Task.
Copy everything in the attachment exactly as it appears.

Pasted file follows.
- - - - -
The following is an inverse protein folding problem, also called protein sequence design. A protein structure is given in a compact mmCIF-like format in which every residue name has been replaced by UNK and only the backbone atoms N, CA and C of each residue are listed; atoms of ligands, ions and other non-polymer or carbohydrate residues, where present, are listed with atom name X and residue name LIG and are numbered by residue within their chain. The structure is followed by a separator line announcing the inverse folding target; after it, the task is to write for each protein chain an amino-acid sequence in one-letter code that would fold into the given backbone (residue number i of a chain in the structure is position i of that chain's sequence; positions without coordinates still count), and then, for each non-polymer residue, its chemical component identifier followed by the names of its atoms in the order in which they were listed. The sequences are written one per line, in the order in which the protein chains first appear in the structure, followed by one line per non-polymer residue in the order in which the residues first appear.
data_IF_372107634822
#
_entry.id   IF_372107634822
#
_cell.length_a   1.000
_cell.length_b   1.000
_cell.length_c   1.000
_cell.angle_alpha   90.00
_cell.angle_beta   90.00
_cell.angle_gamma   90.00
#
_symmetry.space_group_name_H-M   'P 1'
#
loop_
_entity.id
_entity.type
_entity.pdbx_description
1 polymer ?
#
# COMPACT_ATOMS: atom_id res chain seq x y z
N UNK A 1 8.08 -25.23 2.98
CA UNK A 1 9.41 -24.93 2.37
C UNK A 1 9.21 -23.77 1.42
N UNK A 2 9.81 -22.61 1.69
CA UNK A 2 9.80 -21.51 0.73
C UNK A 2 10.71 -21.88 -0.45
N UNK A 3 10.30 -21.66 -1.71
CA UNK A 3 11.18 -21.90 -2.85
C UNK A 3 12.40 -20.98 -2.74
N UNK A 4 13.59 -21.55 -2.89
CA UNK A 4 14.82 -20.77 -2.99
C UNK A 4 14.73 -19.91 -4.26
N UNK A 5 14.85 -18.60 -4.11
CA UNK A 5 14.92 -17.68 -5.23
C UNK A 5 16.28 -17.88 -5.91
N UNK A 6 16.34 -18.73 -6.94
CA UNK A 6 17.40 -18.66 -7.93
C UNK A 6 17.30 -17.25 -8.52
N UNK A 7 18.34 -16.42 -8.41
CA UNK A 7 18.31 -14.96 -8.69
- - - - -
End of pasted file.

The following is an inverse protein folding problem, also called protein sequence design. A protein structure is given in a compact mmCIF-like format in which every residue name has been replaced by UNK and only the backbone atoms N, CA and C of each residue are listed; atoms of ligands, ions and other non-polymer or carbohydrate residues, where present, are listed with atom name X and residue name LIG and are numbered by residue within their chain. The structure is followed by a separator line announcing the inverse folding target; after it, the task is to write for each protein chain an amino-acid sequence in one-letter code that would fold into the given backbone (residue number i of a chain in the structure is position i of that chain's sequence; positions without coordinates still count), and then, for each non-polymer residue, its chemical component identifier followed by the names of its atoms in the order in which they were listed. The sequences are written one per line, in the order in which the protein chains first appear in the structure, followed by one line per non-polymer residue in the order in which the residues first appear.
data_IF_372107634822
#
_entry.id   IF_372107634822
#
_cell.length_a   1.000
_cell.length_b   1.000
_cell.length_c   1.000
_cell.angle_alpha   90.00
_cell.angle_beta   90.00
_cell.angle_gamma   90.00
#
_symmetry.space_group_name_H-M   'P 1'
#
loop_
_entity.id
_entity.type
_entity.pdbx_description
1 polymer ?
#
# COMPACT_ATOMS: atom_id res chain seq x y z
N UNK A 1 8.08 -25.23 2.98
CA UNK A 1 9.41 -24.93 2.37
C UNK A 1 9.21 -23.77 1.42
N UNK A 2 9.81 -22.61 1.69
CA UNK A 2 9.80 -21.51 0.73
C UNK A 2 10.71 -21.88 -0.45
N UNK A 3 10.30 -21.66 -1.71
CA UNK A 3 11.18 -21.90 -2.85
C UNK A 3 12.40 -20.98 -2.74
N UNK A 4 13.59 -21.55 -2.89
CA UNK A 4 14.82 -20.77 -2.99
C UNK A 4 14.73 -19.91 -4.26
N UNK A 5 14.85 -18.60 -4.11
CA UNK A 5 14.92 -17.68 -5.23
C UNK A 5 16.28 -17.88 -5.91
N UNK A 6 16.34 -18.73 -6.94
CA UNK A 6 17.40 -18.66 -7.93
C UNK A 6 17.30 -17.25 -8.52
N UNK A 7 18.34 -16.42 -8.41
CA UNK A 7 18.31 -14.96 -8.69